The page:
Published by Ross Macmillan for
Thursday 27th October 2011

Plans that could see nearly 80,000 council homes move back under council control have received backing from councillors.

Islington Council chiefs have minded to recommend that its 35,000 council homes – currently being managed by ALMO Homes for Islington – move back in house, while in Sheffield, the council’s preferred option is to see its 42,000 council homes returned in house, where currently they’re managed by ALMO Sheffield Homes.

ALMOs were set up as a means of accessing Government cash for the Decent Homes Programme. As that nears to an end, most councils are reviewing their ALMO arrangements either dissolving them, extending the contracts or converting them to housing associations.

There are a number of other options available to councils at the review stage including new models that provide much greater tenant involvement, such as the well-trailed CoCo model.

Of the 60 ALMOs nationally, 20 have so far had their management agreements extended following a review.

In Sheffield, the ALMO – which has consistently scored the maximum ‘excellent’ rating in three consecutive Audit Commission inspections – was set up in order to attract over £600m of Decent Homes funding, but its contract is due to expire in 2014. Although the council’s preferred option at this stage would be to manage the stock directly, no final decision will be made until tenants are balloted in the new year.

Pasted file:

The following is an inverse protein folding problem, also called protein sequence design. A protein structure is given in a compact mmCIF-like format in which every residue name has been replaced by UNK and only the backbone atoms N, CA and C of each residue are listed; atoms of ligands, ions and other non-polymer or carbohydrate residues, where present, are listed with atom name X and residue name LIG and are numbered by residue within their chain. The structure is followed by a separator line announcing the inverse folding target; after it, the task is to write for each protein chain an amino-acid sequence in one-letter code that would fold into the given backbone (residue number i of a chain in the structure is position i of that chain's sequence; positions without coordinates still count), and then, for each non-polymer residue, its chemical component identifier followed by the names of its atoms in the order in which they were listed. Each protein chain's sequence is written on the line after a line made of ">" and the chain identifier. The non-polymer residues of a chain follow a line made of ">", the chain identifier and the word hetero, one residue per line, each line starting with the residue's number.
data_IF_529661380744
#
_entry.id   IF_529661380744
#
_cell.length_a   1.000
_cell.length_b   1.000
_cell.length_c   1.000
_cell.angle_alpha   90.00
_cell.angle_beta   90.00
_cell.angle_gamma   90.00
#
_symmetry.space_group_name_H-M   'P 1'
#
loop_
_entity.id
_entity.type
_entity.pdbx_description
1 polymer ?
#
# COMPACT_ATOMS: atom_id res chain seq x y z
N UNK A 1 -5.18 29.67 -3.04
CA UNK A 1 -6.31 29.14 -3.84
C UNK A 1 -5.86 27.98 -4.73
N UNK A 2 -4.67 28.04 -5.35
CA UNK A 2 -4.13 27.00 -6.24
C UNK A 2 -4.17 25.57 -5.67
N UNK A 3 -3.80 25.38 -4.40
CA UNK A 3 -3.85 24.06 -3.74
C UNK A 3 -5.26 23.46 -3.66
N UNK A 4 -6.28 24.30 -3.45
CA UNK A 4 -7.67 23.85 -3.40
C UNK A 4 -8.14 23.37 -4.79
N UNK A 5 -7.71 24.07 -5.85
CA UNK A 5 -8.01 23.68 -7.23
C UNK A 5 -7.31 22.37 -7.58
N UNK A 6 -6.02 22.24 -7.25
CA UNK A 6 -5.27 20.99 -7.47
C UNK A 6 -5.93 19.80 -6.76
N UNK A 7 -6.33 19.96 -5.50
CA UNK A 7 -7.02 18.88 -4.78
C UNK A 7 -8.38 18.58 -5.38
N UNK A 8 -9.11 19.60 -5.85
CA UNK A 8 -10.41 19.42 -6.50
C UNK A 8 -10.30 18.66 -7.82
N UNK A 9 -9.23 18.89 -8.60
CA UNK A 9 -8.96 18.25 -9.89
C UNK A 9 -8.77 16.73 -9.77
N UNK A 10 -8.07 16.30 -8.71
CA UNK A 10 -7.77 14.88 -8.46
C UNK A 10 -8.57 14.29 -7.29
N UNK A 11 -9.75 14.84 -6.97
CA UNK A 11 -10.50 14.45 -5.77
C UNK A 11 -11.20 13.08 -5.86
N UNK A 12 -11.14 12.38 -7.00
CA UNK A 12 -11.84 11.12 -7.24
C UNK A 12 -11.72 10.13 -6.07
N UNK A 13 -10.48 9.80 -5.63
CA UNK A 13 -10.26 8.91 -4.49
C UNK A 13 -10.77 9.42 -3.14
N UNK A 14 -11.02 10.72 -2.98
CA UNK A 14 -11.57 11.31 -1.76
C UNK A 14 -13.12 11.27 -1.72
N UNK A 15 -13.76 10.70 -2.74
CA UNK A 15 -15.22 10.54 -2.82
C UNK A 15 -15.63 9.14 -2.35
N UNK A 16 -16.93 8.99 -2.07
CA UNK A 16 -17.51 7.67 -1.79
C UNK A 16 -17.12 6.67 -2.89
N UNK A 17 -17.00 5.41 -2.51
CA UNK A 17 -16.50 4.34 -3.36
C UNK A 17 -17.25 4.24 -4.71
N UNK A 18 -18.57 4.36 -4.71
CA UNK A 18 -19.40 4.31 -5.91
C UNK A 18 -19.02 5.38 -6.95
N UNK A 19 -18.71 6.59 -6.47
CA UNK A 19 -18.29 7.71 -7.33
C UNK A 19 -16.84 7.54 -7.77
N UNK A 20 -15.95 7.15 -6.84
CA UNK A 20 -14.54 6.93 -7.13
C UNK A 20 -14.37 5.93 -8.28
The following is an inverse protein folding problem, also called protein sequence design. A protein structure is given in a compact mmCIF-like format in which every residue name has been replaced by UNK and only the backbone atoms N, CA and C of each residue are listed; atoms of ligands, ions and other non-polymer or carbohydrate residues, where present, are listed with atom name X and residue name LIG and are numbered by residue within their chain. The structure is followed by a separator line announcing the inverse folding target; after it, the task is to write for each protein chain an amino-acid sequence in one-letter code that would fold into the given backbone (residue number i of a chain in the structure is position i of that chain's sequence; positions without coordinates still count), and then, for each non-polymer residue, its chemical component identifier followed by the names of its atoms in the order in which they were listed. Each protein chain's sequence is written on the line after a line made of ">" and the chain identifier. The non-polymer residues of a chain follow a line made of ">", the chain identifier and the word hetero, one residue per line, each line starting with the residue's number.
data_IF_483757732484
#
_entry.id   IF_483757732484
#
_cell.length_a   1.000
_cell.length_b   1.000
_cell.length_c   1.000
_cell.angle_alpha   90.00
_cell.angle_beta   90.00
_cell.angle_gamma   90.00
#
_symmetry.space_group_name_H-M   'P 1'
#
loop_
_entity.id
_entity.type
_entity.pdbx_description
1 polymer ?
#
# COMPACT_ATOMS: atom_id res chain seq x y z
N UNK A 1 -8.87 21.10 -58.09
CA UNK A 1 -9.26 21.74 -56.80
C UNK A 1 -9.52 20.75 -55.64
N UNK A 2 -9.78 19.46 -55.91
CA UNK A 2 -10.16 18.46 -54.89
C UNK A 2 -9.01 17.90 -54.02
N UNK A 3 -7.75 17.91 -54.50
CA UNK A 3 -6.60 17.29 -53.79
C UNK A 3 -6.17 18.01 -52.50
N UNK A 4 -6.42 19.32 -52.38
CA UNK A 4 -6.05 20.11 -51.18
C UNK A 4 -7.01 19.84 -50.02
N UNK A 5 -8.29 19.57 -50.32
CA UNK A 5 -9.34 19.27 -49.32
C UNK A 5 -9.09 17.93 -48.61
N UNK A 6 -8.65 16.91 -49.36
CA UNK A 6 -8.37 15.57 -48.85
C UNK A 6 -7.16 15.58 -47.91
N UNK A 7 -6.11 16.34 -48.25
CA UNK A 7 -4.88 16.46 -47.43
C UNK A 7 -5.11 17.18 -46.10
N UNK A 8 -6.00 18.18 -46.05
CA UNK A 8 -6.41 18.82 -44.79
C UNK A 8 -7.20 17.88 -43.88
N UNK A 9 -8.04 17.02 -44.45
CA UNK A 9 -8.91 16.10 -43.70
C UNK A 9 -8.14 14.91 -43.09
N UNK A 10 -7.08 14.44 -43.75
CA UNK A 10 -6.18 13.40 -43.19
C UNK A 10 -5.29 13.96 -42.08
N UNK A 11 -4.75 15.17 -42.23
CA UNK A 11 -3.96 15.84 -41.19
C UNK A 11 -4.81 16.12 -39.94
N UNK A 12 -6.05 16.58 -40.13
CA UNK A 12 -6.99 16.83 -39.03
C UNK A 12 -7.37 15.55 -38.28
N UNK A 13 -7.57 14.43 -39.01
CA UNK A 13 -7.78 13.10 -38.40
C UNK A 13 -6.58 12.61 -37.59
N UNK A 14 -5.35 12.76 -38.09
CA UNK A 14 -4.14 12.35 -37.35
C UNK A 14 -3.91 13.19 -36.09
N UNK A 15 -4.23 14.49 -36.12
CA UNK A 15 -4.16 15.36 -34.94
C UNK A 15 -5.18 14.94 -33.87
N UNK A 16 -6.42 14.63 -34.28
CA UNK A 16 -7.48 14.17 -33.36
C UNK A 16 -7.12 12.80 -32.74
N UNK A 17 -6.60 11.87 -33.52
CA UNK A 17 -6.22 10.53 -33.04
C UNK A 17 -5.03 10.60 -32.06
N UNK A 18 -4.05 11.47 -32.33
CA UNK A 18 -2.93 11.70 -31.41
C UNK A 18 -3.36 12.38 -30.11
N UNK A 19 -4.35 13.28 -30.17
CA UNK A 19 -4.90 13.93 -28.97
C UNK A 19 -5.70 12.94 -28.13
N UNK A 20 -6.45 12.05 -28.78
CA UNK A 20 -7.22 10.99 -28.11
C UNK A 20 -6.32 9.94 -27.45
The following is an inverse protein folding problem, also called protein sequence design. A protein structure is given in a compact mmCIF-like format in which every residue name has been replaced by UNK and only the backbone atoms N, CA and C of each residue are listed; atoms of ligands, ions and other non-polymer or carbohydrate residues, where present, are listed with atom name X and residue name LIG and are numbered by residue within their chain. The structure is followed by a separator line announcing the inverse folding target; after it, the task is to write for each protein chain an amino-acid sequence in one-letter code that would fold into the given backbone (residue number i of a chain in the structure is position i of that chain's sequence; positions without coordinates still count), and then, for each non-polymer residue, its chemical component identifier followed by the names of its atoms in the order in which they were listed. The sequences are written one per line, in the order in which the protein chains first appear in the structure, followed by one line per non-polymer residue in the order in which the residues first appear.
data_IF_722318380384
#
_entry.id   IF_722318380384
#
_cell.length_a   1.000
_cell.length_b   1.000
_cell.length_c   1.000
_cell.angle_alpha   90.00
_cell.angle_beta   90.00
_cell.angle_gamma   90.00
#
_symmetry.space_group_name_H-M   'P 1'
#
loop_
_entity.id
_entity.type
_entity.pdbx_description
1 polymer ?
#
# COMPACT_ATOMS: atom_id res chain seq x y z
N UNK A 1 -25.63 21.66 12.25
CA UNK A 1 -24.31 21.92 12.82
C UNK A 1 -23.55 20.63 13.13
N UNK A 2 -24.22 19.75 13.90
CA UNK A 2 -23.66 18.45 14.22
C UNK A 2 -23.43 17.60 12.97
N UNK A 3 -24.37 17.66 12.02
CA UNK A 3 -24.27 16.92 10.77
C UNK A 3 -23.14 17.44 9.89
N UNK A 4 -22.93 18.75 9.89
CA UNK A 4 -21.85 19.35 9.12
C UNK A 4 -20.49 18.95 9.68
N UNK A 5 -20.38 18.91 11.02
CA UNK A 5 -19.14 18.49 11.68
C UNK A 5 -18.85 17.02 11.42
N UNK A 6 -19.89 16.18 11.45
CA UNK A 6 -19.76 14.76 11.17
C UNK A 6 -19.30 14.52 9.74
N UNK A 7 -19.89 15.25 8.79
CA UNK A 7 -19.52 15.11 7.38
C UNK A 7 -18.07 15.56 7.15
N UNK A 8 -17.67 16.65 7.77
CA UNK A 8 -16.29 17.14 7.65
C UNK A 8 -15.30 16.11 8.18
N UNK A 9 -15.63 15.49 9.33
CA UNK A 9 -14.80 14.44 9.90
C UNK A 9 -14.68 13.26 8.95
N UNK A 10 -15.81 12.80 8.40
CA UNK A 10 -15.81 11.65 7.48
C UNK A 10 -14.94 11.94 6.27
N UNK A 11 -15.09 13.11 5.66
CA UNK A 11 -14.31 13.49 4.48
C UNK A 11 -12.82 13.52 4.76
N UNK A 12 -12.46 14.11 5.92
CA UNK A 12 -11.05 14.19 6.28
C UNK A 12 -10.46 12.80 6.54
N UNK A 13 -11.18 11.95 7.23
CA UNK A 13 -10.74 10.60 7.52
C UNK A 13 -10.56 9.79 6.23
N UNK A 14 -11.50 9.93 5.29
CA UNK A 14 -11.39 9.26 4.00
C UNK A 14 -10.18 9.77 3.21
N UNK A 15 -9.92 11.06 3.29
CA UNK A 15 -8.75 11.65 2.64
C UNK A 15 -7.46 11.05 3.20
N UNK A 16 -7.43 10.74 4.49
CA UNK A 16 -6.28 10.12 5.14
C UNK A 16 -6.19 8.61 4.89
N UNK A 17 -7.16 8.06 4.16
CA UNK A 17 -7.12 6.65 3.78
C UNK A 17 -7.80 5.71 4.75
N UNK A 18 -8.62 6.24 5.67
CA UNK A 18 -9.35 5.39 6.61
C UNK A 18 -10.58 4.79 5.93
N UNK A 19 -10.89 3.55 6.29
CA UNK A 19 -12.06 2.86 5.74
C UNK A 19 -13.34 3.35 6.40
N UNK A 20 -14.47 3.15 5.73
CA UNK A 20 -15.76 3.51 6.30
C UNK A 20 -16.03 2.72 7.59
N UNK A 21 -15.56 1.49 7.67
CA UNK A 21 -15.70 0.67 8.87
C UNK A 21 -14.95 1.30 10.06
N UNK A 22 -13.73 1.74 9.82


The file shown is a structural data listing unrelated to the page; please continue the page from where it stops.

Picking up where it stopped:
It says the driver is changes to the Housing Revenue Account (HRA) which will result in a shortfall of resources of £217m over 30 years. The council’s report, which it’s asking cabinet members to endorse, says: “A separate organisation brings with it the need for its own Executive Management structure, as well as independent ‘back office’ functions and other associated costs such as communications, accommodation, IT and governance. An in-house service offers scope for significant savings in these areas without impacting on front-line services.”

In addition, it said that the £4.5m reserves held by the ALMO would transfer “directly into the council’s HRA reserves if the company were wound down”.

In Islington, a decision by the council’s executive is expected next month. Consultation with residents has finished and a report is being put together for the council’s executive next month.

Housing chief councillor James Murray said that having control of the housing stock – and the rents – would enable Islington to borrow money in order to build more housing. Islington hopes to create 2,000 new affordable homes by 2014.